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OECD Publishes Comments On Gig Economy Reporting Framework

by Ulrika Lomas,, Brussels

01 May 2020

The OECD has published the comments it has received on a proposal for a framework of Model Rules for sharing and gig economy platforms to report the activities of their users, to support tax authorities to ensure the collection of tax.

The consultation, launched in February 2020, yielded 20 responses, including from, Etsy, and Uber. These digital services providers were generally supportive of the OECD's proposals in this area, urging that countries should be encouraged to adopt them so that retailers face a uniform set of rules for all their operations across the world.

In addition to the Model Rules, the OECD Forum on Tax Administration has developed a Code of Conduct on providing information and support to sellers on their tax obligations while minimizing compliance burdens. This Code of Conduct is intended to supplement the Model Rules, in particular in instances where sellers are not subject to reporting under the Model Rules, for instance because the transactions are out of scope or the jurisdiction has not implemented the Model Rules.

In its response to the consultation, urged the OECD that "It should be carefully considered if and to what extent the Model Rules create an imbalance in the level playing field that currently exists in the platform market. The administrative burden and processes to comply with the Model Rules should be imposed equally between the market players and the end game should not be that only the largest platforms bear the burden."

It said: "Based on practical experiences with the proliferation of unilateral and multilateral BEPS-like legislation, the Model Rules and legislative processes should be placed in the wider legal context of existing rules and legislation on both national and multinational levels (including rules protecting rights of taxpayers and privacy rules)."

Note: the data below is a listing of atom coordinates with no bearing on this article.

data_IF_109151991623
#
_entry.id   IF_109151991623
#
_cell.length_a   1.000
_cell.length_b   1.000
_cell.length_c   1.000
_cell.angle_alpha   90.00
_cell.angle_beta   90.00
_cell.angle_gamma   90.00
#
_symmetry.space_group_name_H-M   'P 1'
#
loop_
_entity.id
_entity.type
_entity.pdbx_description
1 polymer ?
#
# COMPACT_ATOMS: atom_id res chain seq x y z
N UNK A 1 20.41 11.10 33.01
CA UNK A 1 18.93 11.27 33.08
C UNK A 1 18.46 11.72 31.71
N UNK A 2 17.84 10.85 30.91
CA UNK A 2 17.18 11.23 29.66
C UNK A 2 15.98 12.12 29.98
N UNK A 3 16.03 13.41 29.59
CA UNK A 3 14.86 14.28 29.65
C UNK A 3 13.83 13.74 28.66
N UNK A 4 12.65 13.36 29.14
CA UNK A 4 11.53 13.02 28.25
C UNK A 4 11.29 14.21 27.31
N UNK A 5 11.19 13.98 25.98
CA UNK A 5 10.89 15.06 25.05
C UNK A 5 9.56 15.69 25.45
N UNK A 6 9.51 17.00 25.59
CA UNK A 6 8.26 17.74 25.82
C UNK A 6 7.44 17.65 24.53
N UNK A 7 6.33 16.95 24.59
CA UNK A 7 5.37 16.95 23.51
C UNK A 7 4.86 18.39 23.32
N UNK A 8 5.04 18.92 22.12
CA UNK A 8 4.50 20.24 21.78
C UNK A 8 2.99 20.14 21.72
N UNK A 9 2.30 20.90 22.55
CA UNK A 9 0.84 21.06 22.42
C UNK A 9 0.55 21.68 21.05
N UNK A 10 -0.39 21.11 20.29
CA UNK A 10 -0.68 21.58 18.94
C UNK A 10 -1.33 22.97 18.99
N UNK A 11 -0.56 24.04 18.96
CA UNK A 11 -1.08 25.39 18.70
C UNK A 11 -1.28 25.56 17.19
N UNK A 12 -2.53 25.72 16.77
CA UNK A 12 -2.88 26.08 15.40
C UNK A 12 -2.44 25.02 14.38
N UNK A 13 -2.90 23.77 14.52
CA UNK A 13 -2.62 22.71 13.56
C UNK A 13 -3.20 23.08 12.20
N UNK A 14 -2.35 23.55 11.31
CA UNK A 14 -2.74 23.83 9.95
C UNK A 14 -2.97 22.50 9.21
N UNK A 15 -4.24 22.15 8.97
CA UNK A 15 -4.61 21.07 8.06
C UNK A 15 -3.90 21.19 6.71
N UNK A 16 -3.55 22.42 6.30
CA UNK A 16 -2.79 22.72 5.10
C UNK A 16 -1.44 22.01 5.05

In Uber's submission, Francois Chadwick, Global Head of Tax, said: "We believe the actions undertaken are indeed a step in the right direction and have the potential to lead to positive outcomes for underlying sellers, tax authorities and platforms."

Its submission encouraged the OECD to consider reporting rules that would have a platform user's income broken down into its components. It said: "The Model Rules related to the Passenger Transportation and Delivery sectors require Platform Operators to report information, but the information will not provide tax authorities (or the taxpayer) with a full picture of income earned. For example, the Model Rules only require Platform Operators to share revenue information on Relevant Services (or on a relevant service component), which would exclude revenue items like partner incentives (paid by platforms) and other revenue streams such as advertising."

"Our lines of business are always looking to identify new revenue streams for Platform Sellers. To future proof and achieve the goal of simplified tax compliance, the Model Rules should consider a more holistic approach to ensure that all items of income are considered as is already done in a number of countries. The Model Rules may need to consider a more granular approach that considers the nature, source, and type of payment."

Uber, too, said "the reporting regime suggested by the OECD should apply equally to all platforms, marketplaces and similar players."

"To achieve a level playing field, it is important to understand the nuances of each gig and sharing economy sector (including their business models, methods of payment, competition with traditional economy, data points gathered, enforcement opportunities)," Uber said. "The gig economy is more varied than it appears at the outset and it would be difficult to apply a single set of rules to all players across the multiple sectors. Indeed, we would strongly prefer that the OECD rules envisage a sector specific approach. This would allow the Model Rules to enforce different rules more suited to a particular sector."

In its submission, Uber urged that "when the Model Rules take effect, a 'sunset clause' should be introduced which would revoke other similar data sharing obligations."

TAGS: Chad | compliance | tax | business | tax compliance | enforcement | legislation | transfer pricing | retail | services | Tax | BEPS

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